Radical Libertarians Slam the Tea Party as Too Christian


Radical Libertarians claim the Tea Party is too Christian, insisting the party abandoned its core principles of small central government, fiscal conservativism, and upholding the Constitution’s amendments by becoming too Christian when the movement is really supposed to be libertarian.

Says who?  The Tea Party consists of the American people no matter their party or religion.

Anger toward the Tea Party is directed at Christian conservatives like Sarah Palin: unlike libertarians, who support gay marriage, abortion, and legalizing drugs and prostitution, Palin does not.  Many libertarians say because Palin is not liberal on social issues they are fed up with the Tea Party, calling it a right-wing NeoCon Republican propaganda machine that lost its libertarian values.

The progressive side of the Tea Party claims the conservative right, called neo-con fascists by libertarians, is no longer speaking up against big government spending and excessive taxes.  The Tea Party is no longer a place to voice social liberal views.  According to the latest column at Lew Rockwell.com: Christians are destroying the Tea Party with religious beliefs in God and the Bible:

MyType.com data says devoutly religious conservatives comprise 22.5% of the Tea Party and are its fastest growing segment.  They bring with them a fundamentally different set of values, morals and personalities than libertarian supporters, a core group that represent 17% of the party.  While the former tend to be morally charged, family-oriented traditionalists, many libertarian supporters are neither religious nor traditional—rather; they are independent, intellectual, and morally permissive.  The rising prominence of religious conservatives within the movement, highlighted by recent religious right rhetoric from several prominent figures affiliated with the Tea Party, appears to be driving away libertarians and others.

I thought libertarians believed America should never trample anyone’s rights.

The Tea Party never said Americans must believe in God. Christian conservatives, like libertarians, want freedom to exercise rights without government interference.

Dr. David P. Gushee says:

libertarianism is not an intrinsically Christian worldview and that Christian embrace of it makes for an uneasy marriage.  My friendly [libertarian] ‘Tea Party’ correspondents beg to differ, but any review of the great traditions of Christian social and political thought bears out my claim… [Christians] understand that we were made by our Creator not just to claim rights for ourselves but to serve one another, and that a society governed by raw libertarian individualism cannot be the best we can do.  Today’s libertarian resurgence is at best an uneasy fit with Christian principles.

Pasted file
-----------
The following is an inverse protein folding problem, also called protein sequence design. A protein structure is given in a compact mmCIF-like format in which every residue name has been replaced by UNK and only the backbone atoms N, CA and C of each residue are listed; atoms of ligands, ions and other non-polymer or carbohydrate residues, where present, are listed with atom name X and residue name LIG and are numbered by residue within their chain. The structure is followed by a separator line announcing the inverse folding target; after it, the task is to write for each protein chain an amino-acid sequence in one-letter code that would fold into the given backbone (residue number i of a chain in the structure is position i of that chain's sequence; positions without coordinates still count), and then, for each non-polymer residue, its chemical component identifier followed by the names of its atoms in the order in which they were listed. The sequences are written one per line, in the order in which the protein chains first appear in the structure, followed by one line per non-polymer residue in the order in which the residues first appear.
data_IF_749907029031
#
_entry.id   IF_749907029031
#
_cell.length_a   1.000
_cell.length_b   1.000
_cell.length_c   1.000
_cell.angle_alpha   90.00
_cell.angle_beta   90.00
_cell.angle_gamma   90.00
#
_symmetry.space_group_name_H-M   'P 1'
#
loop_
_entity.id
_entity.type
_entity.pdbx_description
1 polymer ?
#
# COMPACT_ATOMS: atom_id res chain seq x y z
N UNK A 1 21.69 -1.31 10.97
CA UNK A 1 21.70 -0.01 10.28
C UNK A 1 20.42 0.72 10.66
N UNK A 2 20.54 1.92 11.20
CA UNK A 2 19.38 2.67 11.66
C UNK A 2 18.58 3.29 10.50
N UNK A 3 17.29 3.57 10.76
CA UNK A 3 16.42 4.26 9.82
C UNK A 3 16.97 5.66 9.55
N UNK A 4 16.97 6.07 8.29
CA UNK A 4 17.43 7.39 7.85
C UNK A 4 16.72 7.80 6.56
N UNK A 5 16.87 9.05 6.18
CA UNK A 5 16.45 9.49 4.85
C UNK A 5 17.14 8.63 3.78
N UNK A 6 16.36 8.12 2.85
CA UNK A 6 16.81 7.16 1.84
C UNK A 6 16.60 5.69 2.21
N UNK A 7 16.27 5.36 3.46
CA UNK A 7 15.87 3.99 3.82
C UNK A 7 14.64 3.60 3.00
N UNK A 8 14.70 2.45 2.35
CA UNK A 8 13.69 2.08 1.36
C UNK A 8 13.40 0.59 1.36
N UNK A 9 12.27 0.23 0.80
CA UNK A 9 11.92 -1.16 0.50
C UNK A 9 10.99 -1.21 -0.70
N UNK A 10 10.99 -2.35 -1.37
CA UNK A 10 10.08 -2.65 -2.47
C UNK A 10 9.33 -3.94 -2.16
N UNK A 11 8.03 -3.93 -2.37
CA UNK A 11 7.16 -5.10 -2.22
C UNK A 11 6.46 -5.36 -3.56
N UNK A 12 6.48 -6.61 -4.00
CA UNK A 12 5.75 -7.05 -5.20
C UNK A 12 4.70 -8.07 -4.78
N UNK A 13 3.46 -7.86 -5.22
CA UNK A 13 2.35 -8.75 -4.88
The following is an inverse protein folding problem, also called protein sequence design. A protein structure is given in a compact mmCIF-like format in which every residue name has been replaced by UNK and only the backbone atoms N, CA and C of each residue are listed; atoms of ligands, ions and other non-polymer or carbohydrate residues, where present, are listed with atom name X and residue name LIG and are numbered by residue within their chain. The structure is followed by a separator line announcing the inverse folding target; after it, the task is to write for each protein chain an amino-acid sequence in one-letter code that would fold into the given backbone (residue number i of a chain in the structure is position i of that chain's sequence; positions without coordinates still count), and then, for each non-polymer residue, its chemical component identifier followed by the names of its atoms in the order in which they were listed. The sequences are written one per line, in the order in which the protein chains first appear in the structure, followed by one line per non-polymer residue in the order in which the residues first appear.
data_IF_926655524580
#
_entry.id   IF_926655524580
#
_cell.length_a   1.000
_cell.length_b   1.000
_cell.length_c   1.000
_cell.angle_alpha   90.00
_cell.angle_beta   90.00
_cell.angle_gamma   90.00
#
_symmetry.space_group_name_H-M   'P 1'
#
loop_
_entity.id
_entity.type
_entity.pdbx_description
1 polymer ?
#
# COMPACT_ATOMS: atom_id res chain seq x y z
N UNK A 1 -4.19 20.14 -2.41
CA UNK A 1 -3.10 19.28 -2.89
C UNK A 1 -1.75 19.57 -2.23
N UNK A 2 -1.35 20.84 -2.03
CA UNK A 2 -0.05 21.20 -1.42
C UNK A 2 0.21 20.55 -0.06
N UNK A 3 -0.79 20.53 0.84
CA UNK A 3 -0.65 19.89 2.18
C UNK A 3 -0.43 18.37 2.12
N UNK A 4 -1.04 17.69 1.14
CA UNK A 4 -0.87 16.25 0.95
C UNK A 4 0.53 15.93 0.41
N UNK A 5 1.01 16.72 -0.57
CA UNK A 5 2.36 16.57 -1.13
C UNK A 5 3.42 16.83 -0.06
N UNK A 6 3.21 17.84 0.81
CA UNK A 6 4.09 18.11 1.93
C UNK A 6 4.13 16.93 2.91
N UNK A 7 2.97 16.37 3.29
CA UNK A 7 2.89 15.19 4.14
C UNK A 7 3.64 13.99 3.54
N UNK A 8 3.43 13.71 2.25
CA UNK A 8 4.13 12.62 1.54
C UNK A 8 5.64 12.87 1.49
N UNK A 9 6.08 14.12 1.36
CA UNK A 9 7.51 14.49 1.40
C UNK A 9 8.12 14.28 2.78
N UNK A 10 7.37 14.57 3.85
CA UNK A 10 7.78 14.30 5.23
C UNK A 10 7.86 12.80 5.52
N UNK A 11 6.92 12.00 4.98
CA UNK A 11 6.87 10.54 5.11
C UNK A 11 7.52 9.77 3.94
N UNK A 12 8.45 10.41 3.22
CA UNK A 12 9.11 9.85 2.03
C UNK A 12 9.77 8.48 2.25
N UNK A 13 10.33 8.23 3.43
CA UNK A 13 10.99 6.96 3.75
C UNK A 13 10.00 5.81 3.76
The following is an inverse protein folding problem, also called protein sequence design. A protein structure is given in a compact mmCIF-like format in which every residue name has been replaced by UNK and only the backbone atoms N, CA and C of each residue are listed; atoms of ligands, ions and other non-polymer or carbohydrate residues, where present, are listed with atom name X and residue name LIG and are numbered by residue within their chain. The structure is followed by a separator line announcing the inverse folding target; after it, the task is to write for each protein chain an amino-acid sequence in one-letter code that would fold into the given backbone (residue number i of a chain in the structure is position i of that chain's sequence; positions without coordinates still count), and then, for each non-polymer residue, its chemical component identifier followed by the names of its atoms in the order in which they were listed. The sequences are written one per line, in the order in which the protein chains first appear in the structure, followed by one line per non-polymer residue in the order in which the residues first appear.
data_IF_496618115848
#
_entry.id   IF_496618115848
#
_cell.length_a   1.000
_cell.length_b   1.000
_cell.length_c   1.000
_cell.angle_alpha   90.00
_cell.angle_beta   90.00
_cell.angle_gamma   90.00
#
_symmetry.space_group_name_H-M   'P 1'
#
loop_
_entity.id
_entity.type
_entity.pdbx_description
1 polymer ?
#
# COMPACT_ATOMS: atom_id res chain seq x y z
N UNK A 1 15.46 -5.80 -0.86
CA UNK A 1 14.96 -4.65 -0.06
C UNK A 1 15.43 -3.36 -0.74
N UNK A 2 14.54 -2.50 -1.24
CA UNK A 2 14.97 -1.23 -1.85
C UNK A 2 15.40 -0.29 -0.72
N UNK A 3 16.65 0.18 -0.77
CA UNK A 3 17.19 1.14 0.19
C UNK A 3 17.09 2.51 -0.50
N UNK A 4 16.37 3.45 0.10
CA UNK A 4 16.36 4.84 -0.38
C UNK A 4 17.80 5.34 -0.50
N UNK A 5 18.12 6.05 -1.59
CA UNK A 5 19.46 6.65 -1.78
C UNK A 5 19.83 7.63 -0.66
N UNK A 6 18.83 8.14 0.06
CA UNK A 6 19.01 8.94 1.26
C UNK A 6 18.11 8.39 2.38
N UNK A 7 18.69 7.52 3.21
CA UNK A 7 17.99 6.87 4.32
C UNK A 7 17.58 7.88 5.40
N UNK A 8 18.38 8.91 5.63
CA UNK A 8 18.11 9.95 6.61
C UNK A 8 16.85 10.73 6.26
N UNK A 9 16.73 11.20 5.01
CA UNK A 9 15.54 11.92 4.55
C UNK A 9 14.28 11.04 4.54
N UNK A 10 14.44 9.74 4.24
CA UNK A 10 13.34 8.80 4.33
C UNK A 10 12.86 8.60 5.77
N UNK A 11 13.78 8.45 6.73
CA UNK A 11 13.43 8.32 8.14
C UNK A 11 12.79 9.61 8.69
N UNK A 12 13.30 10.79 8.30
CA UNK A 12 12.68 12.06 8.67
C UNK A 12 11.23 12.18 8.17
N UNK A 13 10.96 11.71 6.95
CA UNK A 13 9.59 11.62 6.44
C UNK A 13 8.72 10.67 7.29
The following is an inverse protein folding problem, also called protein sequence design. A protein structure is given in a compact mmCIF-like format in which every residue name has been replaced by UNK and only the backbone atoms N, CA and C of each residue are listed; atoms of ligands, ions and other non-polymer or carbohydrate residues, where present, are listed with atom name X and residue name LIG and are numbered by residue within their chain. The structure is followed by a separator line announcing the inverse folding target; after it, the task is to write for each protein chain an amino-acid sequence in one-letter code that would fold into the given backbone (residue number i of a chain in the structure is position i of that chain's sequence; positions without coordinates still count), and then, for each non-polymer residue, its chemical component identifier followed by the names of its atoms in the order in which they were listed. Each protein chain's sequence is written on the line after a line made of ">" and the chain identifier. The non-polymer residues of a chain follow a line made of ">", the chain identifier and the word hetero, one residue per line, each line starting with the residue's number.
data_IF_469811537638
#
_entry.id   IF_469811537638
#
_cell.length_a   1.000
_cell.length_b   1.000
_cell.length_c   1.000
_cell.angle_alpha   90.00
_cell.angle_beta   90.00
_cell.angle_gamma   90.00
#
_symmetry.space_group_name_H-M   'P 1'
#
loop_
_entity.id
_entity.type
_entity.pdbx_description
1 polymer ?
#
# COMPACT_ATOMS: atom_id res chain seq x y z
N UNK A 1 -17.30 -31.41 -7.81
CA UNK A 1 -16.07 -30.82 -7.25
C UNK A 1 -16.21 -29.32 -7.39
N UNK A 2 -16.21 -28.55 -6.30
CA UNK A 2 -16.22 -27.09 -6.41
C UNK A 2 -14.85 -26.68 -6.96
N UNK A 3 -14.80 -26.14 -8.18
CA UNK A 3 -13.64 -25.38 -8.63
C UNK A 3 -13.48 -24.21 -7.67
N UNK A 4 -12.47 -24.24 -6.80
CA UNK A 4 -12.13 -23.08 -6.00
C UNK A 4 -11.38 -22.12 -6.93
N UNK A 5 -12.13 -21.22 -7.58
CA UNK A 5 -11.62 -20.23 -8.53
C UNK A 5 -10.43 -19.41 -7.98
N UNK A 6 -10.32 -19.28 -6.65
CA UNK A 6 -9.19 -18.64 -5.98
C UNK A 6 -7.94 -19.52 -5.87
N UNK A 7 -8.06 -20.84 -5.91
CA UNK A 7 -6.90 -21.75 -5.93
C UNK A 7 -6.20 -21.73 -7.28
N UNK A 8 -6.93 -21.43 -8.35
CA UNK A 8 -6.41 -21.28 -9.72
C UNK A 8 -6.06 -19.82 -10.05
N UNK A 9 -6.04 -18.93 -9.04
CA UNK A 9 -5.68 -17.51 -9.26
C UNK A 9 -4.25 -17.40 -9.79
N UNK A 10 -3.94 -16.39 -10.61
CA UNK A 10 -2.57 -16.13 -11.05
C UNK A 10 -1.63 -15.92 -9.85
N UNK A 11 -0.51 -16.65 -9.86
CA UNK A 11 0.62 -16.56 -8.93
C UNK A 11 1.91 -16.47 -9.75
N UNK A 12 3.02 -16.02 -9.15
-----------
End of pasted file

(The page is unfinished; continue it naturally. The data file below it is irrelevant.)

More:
MyType says:

It’s plausible that the rising prominence of religious conservatives in the Tea Party is driving libertarians away from the group.  Though the two groups are demographically fairly similar, psychographically they are fundamentally different people…

Karl Denninger, the guy who asked Americans to mail tea bags to Washington leaders, stated in his recent LewRockwell.com column, “To the Tea Party, Go Screw Yourself!,” Tea Party conservatives are infringing on gay rights with conservative Christian beliefs he says are opposite of the libertarian liberal view:

What part of ‘what you do in your bedroom is none of my damn business’ didn’t you [conservative Christians and Sarah Palin] bother with?  You can find that in the 4th Amendment as well as elsewhere.  In terms of public space what is your private sexual preference and life doing in the public space in the first place?  200 years ago we called such people perverts and stuck them in the stocks.  You want to address this problem?  It’s simple: That’s a gay (or straight) person’s private life and its none of anyone else’s damn business what two or more consenting adults do behind a closed door on private property.

So much for First Amendment rights libertarians allegedly claim to support.

  • Facebook
  • Twitter
  • RSS
  • StumbleUpon
  • Reddit
  • Digg
  • del.icio.us
  • Mixx
  • Google Bookmarks
  • LinkedIn
  • Blogplay
  • Ping.fm
  • Technorati
  • Yahoo! Buzz
  • Sphinn
  • PDF